"Ed!" I wail. "How? Ed, how did this happen?"
"Marissa? Is that you?"
The phone is out of my hands. Jim has taken the cordless from my shaking hand and has placed his palm in its place. I yank my hand from his and collapse full-force into him. While I sob into his chest, Jim switches the phone to speaker and talks to his old partner.
"Eddy? It's Jim."
"Jimmy, what's going on? Is everyone all right?"
"You never did watch the morning news. Ed…he escaped last night."
Silence. Ed experiences the moment of disbelief Jim and I are still recovering from.
"That. Is. Impossible." Ed finally answers, each word broken, staggered, separated into it's own sentence.
"Turn on the news." Jim instructs.
I hear the click of a remote and the raspy old TV in Jim's old office coming to life, choking and groaning from over-use years after what should have been retirement. I hear the young blonde's voice on the other end, the loop of the breaking news story on another repeat. Jim holds me tight as we hear the awful story repeated again, the details I don't want to know, the information I desperately need left undelivered.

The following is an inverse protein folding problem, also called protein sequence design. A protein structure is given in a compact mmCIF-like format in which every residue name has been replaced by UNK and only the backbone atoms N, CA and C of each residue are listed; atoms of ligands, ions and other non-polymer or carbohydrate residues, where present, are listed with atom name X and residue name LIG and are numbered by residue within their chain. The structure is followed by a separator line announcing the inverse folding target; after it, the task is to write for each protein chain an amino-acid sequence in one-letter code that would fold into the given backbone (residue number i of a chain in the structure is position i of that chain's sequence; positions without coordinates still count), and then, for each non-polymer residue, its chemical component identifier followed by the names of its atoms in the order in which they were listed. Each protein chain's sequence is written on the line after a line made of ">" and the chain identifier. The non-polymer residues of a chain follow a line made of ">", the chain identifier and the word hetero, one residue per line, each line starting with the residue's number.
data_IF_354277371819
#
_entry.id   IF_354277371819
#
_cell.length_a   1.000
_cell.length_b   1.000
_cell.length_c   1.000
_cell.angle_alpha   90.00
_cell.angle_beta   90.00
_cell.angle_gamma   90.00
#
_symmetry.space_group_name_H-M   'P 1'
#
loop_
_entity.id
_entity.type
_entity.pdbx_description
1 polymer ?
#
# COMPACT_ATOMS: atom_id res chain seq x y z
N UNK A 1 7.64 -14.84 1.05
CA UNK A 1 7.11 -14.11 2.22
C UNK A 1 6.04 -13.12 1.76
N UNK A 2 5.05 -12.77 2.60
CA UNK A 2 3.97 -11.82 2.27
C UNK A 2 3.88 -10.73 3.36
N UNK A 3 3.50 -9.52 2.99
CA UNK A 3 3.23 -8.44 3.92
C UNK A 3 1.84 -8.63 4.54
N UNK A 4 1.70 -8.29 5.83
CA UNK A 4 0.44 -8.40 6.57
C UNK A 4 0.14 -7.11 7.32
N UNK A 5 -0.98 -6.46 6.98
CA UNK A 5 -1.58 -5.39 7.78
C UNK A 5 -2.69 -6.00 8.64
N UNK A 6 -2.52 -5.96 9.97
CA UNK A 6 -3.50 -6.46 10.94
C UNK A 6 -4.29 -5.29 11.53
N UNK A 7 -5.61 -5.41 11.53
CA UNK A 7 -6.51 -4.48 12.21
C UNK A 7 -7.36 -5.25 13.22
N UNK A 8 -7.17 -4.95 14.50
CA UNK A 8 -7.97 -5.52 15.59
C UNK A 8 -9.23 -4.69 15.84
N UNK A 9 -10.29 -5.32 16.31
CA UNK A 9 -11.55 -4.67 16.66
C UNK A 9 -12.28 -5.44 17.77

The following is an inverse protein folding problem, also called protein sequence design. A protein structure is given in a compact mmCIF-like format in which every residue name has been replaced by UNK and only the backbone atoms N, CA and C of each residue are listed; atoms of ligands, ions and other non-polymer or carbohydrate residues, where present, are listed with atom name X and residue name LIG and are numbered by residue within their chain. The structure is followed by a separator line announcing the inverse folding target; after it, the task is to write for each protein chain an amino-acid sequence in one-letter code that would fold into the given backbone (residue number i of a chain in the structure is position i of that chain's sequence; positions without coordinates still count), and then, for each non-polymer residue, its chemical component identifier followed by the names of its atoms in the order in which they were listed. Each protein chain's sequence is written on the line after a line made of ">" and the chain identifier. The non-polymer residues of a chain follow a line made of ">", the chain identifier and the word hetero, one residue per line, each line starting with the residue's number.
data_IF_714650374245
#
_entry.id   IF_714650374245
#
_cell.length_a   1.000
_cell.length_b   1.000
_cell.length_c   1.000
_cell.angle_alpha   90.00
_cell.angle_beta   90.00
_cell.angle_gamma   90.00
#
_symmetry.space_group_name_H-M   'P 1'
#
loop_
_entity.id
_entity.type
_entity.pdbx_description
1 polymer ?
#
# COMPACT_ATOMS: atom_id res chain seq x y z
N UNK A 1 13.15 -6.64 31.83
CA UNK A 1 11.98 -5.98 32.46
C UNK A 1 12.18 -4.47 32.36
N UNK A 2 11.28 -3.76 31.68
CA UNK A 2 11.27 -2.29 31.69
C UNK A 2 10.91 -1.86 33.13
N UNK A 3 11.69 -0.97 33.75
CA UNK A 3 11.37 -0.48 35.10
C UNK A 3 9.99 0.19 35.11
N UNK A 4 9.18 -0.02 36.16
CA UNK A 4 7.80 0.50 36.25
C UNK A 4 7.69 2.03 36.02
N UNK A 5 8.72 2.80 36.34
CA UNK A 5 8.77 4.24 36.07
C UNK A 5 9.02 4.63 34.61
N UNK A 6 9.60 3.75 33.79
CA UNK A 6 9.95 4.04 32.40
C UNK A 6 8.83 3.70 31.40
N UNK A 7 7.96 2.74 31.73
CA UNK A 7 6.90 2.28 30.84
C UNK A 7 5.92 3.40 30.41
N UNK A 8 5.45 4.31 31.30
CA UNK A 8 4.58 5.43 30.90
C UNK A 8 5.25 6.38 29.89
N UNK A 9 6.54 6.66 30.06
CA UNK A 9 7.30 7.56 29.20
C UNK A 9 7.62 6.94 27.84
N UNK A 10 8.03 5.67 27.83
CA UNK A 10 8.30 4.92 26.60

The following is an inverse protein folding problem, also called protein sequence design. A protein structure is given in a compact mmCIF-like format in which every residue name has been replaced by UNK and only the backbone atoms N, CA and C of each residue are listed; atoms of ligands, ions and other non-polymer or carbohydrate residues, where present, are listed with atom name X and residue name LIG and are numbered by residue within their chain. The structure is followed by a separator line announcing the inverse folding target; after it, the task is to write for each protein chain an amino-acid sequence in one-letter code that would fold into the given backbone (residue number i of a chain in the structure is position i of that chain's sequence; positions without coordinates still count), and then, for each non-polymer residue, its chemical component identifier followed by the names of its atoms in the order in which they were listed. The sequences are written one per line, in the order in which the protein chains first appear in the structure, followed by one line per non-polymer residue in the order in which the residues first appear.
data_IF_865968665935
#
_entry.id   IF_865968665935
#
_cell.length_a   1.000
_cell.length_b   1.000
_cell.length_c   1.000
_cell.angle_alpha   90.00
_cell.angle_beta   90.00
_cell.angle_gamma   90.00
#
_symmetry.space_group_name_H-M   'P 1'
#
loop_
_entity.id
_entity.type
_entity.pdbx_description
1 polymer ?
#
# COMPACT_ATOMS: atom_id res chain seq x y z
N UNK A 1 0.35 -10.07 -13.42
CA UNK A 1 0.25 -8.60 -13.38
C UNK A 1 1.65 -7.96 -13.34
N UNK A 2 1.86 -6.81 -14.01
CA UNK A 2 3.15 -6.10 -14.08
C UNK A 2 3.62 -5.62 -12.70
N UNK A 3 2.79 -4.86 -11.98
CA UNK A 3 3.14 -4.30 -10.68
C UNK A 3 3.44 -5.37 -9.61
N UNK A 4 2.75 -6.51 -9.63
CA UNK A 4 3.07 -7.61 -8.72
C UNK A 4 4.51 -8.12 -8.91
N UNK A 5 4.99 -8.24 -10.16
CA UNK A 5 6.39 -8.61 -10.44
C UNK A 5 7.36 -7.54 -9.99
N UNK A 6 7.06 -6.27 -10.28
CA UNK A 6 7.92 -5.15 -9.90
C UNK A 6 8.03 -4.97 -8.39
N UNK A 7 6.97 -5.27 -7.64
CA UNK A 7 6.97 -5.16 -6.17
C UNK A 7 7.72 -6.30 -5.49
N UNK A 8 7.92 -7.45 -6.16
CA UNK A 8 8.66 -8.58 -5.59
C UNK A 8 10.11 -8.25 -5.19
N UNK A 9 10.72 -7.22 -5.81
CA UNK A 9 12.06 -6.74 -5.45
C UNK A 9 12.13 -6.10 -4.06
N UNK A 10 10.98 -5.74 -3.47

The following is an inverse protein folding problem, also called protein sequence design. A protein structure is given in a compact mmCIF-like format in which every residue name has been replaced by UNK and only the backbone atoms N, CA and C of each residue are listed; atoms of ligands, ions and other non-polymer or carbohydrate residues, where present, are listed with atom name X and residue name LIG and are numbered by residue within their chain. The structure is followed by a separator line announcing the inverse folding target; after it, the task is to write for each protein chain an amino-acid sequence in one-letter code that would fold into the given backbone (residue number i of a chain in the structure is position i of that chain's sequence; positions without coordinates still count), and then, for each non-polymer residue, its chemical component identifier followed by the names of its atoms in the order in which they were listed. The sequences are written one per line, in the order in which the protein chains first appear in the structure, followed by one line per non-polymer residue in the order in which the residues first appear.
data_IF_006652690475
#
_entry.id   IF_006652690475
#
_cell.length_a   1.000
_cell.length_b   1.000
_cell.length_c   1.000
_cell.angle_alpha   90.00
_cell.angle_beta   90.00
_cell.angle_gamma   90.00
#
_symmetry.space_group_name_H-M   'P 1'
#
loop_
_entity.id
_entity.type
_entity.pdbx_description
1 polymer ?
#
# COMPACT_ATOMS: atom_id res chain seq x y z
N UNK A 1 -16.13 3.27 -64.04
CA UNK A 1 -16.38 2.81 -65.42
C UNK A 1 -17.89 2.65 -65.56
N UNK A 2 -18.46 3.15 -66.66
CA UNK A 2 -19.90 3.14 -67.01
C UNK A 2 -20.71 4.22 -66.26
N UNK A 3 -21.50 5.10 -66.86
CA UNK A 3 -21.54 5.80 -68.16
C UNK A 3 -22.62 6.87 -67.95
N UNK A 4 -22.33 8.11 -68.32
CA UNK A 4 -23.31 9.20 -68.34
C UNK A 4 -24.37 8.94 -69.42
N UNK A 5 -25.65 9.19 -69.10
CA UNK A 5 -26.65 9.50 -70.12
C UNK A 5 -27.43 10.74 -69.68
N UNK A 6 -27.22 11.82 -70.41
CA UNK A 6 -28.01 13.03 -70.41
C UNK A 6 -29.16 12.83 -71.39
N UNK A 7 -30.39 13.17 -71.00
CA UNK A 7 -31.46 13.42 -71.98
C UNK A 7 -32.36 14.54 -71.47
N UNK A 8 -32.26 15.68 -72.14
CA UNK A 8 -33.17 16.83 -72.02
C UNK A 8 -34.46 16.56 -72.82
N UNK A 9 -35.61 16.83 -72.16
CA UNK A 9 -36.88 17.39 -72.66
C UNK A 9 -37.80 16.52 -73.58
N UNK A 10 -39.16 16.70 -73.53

When the story is finished we hear the rustle of the phone being lifted off the desk.
"Jimmy, Jimmy, Jimmy. I can't believe it." Ed sighs. "I'm so sorry. Listen, I'm on my way over. Don't go anywhere, don't do anything. I'm gonna tell my captain what happened. He might send some dispatch over to guard the house or something but I'm not sure. For now, just sit tight. I'll be right there."
"Alright. Thanks Ed." Jim hangs up the receiver and places the phone on the counter, leaving another arm open for a full embrace. He pulls me in and holds me close and we sit there for a moment, holding each other, trying to believe the major catastrophe that was dropped on us mere minutes ago is not really happening. Finally, I manage to speak.
"Jim. We have to go. We can't stay here. He's coming, you know it."
"Marissa…sweetheart, I know you're scared. I'm scared too. But you heard Ed. He's on his way. We just need to stay calm and wait."